CNET Reviews the sub $200 HD-DVD player

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So the first sub $200 HD-DVD player has hit the shelves in America and has been reviewed by CNET.

$200 has always been perceived as the mass market uptake point for the US and obviously if the 200 million Americans decide to go with HD-DVD the big American studios will be right behind them. Which would pretty much end this war instantly.

So is it any good? Well it received a 7/10 which generally means it’s okay but what did suprise me is that it didn’t offer 1080p output. How can any high definition player not offer full HD?

But we all know that having the best technology or product by no means guarantees success and Toshiba may have pulled off a great stunt here by hitting the mass market price and only dropping the support for the high end users. How many of these mass market people are going to care about 1080p?

Toshiba HD-A2 Reviews. Video Players and Recorders Reviews by CNET.

Last Updated: October 30, 2007

Gavin Mannion

I for one welcome our future robotic overlords

  • Ruslan

    1080p is full HD as per what Sony says. To get full benefit of 1080p you at least need a +50″ screen or else its blowdust. 720p FTW!

  • J4NR1K

    Right on the money Ruslan.

    So when can we expect to see the R1500 HD DVD player in local stores?

  • abev

    I think the point is that they are releasing a sub level product. What about those people that have 50″ plus tv’s?
    and even then it can be debated that it is noticable from lower sizes. What about smaller screens that support 1080p?
    Im sure those users would like to be able to use “the best” setting. But ultimately yes it is a good move from Toshiba, as Im sure most wont even realise they are missing something.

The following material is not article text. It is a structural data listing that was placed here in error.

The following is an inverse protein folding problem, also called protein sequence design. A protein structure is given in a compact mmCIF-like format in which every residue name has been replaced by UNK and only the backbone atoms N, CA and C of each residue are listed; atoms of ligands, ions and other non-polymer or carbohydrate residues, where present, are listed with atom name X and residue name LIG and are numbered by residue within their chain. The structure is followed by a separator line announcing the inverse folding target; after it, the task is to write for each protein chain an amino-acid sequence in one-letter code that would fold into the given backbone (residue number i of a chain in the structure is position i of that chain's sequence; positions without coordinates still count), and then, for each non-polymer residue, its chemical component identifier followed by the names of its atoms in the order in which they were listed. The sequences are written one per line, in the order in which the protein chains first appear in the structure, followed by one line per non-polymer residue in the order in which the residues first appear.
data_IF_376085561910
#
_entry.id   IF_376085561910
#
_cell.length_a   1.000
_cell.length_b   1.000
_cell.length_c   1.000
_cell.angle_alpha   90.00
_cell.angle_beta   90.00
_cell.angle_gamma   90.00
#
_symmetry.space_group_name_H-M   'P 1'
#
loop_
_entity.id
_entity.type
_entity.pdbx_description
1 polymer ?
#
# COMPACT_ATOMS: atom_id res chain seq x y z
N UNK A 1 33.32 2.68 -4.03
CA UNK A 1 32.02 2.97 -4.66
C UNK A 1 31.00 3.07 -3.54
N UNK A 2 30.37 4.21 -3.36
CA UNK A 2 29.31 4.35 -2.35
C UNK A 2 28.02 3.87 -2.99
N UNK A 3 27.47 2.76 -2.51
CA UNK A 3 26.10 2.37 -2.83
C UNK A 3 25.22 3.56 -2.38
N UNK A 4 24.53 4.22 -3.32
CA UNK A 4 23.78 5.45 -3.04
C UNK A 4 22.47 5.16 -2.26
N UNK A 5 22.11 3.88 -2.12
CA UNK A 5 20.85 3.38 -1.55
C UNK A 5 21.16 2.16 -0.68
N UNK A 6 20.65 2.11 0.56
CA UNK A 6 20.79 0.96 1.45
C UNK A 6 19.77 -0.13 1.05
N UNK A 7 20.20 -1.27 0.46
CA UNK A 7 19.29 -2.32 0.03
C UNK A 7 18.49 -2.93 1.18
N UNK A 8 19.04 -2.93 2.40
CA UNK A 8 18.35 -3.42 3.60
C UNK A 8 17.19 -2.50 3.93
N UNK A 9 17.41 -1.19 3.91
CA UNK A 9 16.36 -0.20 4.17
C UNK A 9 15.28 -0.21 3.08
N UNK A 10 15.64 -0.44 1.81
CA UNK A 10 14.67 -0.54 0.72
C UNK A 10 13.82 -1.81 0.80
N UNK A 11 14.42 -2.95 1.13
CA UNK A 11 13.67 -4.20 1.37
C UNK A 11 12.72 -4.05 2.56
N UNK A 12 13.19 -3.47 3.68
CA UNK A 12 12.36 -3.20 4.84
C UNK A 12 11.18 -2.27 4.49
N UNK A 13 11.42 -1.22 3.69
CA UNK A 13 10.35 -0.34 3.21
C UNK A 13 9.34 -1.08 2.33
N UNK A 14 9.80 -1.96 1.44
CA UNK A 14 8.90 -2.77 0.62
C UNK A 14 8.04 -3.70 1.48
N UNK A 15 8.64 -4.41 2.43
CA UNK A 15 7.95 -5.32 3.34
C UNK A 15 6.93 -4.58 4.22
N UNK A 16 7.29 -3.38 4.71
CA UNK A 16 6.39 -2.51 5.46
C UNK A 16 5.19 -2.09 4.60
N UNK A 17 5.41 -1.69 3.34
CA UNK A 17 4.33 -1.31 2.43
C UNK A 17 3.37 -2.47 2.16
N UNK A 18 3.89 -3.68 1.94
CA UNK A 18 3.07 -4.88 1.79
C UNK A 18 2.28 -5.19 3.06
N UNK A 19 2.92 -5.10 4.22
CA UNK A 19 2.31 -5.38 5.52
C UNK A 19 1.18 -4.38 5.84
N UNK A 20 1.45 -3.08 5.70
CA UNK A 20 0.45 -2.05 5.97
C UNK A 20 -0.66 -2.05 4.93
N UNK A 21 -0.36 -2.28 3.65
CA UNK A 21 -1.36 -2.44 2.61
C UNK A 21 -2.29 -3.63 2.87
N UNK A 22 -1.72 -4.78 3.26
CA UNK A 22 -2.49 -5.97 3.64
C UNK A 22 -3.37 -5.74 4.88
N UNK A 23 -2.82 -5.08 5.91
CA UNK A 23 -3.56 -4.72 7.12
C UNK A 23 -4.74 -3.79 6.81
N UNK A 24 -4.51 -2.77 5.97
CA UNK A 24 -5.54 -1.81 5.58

But I dunno I almost feel like bluray has already installed itself in too many minds to fall away.

  • JP

    @abev

    The people with 50″ displays aren’t gonna bother with a $200 player. Most likely they already got a $600 player long ago.

    This can only be good for HD-DVD. Sony must die a slow painful death.

  • J4NR1K
  • doobiwan

    The player does support 1080i, so I really wouldn’t split hairs about it. You get “TrueHD” resolution at standard telly “frame rate”, which is smoothed over by LCD’s and Plasma’s anyway.

    Someone in the market for a $200 player will most likely not have a high end TV, i.e. either a 720p or a small 1080p, so the difference is not going to be noticable.

  • Milesh Bhana

    I hate the whole “Well if you can afford this then you can afford that”… Not true.

    It’s the same with cars, if person x can afford a BMW he can afford this expensive accessory.

    There are many people who saved and got themselves into unneccessary amounts of credit (gamers especially) to get that 50″ screen, plus a HD gaming system, plus loads of games who still find a $600 player expensive. If anything they have less money because they’ve spent it all.

    Most people live beyond their means so that assumption is (especially in SA) false.

    A $200 HD player… good news. I’ve seen the difference on a 32”, it’s not noticable unless you’re looking really closely. The standalone player is the same price as the 360 add-on. This is a good sign, despite that it’s been slightly nerfed.

  • doobiwan

    Well that’s more a comment based on my buying preferences, I’m not in the market for a R10k+ telly and likewise I wouldn’t buy an HD player until They were less than R2k. (R1k if there’s still a format war and I need to get both…)

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